The man who discovered the Temple Mount Inscription, Charles Clermont-Ganneau, is our link to the story. He was in Jerusalem in 1868, serving as dragoman — translator and interpreter — for the French Consulate, when a startling discovery was reported from Trans-Jordan. A German medical missionary named Frederick Klein had found a large basalt stone with an inscription on it at the site of the ancient city of Dibon (Joshua 13:9). A strange and complicated series of negotiations then followed as Klein, the German consul, and the Bedouin struggled to own it. In the end, the bedouin broke the stone into some 20 pieces and took most of the pieces to their tents as amulets and good-luck charms.
But Clermont-Ganneau had managed to send one of his people to the place with paper and a wet sponge to make a “squeeze” – a paper-maché impression — of the inscription. They managed to escape with the precious copy despite a ferocious attack by the Bedouin. This copy, together with the pieces which Clermont-Ganneau managed to assemble in the months that followed, allowed him to reconstruct the entire inscription. It made him world-famous. The stone, now located in the Louvre in Paris, is a piece of basalt 11.76 cm (44 inches) high and 68.5 cm (27 inches) wide, with a rounded top. It was written in Aramaic, a language very close to Biblical Hebrew, around the year 850 BCE by Mesha, king of Moab. It was carved in celebration of his victory over Jehoram, King of Israel, who had continued the policy of his father Ahab and grandfather Omri in oppressing Moab. It is a direct confirmation of the Biblical account in II Kings 3:4-6. The 34-line inscription contains the oldest datable reference to YHWH, the unpronounceable Name of God, on line 18, and may even have another example of “the House of David” if some eminent scholars are correct in adding the letter /dalet/ – d – to complete a broken word in line 34. The Mesha Stele is indeed an important piece of Biblical archaeology.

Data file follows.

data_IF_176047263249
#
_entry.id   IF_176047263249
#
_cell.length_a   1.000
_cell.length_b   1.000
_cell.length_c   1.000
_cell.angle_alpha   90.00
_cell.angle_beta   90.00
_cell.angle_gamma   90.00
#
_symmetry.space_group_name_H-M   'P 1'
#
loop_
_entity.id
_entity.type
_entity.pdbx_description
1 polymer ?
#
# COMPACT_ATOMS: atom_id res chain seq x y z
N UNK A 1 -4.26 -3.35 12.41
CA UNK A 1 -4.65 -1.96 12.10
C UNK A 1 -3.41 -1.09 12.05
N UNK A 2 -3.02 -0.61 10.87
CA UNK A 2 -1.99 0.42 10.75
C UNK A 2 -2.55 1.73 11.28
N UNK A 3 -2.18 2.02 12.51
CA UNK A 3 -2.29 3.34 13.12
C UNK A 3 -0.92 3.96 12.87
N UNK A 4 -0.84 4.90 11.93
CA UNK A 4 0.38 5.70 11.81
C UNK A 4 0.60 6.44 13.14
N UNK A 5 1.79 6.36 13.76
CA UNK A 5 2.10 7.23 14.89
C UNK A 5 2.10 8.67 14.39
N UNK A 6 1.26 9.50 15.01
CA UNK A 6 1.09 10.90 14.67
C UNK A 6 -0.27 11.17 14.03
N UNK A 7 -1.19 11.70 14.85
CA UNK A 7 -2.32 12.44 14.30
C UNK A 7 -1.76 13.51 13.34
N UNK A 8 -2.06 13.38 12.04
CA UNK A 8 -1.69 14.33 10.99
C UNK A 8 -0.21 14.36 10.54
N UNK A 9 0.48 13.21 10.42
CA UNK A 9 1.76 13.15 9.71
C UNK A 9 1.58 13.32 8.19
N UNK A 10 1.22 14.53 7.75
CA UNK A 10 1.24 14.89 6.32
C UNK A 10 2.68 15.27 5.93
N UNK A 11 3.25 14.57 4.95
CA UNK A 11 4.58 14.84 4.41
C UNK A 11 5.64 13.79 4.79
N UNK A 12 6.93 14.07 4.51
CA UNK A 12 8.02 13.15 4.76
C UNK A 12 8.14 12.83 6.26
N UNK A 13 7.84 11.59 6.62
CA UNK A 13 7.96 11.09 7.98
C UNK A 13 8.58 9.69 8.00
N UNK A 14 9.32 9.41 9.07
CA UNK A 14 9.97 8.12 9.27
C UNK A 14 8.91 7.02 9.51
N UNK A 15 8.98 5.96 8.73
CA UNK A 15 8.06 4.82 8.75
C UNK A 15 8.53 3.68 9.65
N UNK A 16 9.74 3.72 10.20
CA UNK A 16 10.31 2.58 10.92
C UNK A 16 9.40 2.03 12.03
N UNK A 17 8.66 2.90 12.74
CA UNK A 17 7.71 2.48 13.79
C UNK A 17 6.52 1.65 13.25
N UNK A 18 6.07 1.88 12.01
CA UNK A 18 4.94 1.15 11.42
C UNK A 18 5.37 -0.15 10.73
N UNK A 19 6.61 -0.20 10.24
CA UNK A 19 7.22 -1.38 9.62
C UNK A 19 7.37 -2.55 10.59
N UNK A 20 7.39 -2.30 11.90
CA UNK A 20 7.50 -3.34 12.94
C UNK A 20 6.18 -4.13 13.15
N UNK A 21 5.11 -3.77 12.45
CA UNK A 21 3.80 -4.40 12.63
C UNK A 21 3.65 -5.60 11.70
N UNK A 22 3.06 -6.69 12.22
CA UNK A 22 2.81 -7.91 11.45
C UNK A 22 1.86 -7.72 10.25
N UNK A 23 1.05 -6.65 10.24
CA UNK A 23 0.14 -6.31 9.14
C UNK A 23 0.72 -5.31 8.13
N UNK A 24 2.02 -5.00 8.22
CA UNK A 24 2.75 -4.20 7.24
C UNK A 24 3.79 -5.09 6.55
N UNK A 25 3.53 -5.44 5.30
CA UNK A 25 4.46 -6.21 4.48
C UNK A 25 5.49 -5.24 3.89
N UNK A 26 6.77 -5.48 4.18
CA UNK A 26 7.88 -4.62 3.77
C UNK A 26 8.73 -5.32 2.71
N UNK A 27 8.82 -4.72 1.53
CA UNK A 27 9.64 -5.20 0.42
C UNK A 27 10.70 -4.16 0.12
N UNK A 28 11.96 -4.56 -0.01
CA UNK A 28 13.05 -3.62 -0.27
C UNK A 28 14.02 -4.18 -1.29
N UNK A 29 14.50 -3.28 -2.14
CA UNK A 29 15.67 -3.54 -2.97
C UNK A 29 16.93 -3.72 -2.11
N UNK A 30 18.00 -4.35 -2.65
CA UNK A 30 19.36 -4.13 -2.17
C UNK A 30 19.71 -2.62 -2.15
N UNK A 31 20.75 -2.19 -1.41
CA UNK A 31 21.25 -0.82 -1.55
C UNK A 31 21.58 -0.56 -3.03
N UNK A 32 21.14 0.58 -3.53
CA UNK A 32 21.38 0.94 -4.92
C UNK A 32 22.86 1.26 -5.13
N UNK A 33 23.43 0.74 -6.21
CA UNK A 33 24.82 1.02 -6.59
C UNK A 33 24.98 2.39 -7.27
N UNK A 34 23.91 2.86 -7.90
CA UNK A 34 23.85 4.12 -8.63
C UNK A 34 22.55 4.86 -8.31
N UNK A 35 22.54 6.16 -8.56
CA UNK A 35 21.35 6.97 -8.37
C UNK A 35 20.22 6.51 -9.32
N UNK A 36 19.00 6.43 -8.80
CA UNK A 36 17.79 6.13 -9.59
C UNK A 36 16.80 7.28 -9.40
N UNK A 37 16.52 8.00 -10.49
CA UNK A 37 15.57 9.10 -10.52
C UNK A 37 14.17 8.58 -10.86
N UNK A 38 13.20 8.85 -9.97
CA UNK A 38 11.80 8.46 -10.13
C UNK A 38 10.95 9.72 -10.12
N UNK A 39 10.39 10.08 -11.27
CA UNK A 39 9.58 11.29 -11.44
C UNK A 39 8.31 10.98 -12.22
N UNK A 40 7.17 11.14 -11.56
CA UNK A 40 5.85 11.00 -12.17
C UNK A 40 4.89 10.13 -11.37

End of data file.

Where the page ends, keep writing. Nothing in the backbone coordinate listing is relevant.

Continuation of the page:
Author: Walter Zanger